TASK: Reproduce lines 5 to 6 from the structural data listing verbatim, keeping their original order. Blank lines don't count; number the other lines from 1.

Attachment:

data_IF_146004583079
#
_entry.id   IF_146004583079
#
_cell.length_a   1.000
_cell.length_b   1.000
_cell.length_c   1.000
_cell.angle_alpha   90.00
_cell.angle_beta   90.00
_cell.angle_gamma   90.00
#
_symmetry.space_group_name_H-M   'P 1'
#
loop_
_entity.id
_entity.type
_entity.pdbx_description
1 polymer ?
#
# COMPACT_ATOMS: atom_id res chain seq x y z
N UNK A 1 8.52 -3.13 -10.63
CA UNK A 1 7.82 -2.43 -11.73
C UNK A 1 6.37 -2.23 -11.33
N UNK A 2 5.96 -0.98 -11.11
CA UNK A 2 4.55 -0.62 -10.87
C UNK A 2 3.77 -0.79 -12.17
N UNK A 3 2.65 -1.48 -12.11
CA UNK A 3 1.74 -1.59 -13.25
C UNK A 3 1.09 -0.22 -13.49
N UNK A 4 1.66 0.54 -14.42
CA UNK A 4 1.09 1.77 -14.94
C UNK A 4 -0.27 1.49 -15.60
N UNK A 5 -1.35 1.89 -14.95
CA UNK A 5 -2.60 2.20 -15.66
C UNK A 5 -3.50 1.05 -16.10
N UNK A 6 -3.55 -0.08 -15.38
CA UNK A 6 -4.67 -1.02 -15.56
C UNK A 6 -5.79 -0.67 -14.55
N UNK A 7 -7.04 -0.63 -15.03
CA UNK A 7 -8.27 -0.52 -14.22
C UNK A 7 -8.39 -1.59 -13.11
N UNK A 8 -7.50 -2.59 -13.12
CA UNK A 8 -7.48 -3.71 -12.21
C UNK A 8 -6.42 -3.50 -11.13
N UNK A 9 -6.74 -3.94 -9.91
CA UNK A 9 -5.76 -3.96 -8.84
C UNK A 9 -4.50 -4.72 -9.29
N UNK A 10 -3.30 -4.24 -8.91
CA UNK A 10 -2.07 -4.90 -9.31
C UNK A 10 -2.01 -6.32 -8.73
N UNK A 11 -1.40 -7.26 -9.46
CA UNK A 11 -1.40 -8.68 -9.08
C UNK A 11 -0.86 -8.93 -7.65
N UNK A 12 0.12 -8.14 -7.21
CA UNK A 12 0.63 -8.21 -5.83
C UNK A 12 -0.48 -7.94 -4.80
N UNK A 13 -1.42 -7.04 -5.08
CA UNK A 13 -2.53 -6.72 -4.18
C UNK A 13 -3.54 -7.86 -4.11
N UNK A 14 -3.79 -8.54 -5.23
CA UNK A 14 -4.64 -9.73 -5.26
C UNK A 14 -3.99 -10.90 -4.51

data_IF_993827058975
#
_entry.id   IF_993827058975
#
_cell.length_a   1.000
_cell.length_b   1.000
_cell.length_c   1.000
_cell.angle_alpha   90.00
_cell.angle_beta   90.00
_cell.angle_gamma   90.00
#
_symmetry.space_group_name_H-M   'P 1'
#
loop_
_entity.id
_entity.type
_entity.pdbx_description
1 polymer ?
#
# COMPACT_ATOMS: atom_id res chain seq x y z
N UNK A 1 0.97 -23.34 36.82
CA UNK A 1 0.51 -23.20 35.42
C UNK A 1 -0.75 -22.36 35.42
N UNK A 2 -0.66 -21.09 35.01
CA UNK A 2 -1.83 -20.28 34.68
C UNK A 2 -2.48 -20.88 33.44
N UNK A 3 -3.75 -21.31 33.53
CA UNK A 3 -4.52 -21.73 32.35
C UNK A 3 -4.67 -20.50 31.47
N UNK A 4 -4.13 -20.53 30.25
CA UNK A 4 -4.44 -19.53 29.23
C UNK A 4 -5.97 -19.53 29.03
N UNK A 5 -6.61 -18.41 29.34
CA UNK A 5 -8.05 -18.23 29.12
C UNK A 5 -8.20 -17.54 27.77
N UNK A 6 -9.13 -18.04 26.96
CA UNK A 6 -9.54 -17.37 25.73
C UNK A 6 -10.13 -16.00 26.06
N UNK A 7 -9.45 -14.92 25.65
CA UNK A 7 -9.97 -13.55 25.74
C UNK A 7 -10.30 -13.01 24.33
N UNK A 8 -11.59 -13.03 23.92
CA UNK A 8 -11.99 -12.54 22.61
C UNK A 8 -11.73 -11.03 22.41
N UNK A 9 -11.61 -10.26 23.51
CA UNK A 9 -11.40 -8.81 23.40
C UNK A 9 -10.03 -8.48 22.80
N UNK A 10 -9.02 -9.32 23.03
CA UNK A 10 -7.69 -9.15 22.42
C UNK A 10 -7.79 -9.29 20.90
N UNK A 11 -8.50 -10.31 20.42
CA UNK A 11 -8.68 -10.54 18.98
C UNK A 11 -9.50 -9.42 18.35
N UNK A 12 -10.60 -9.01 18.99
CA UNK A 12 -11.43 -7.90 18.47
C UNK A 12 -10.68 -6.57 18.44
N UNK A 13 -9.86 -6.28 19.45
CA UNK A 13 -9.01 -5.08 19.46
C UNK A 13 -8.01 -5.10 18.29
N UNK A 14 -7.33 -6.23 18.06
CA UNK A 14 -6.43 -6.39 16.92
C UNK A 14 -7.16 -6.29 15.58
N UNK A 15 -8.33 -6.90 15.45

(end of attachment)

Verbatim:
_cell.length_a   1.000
_cell.length_b   1.000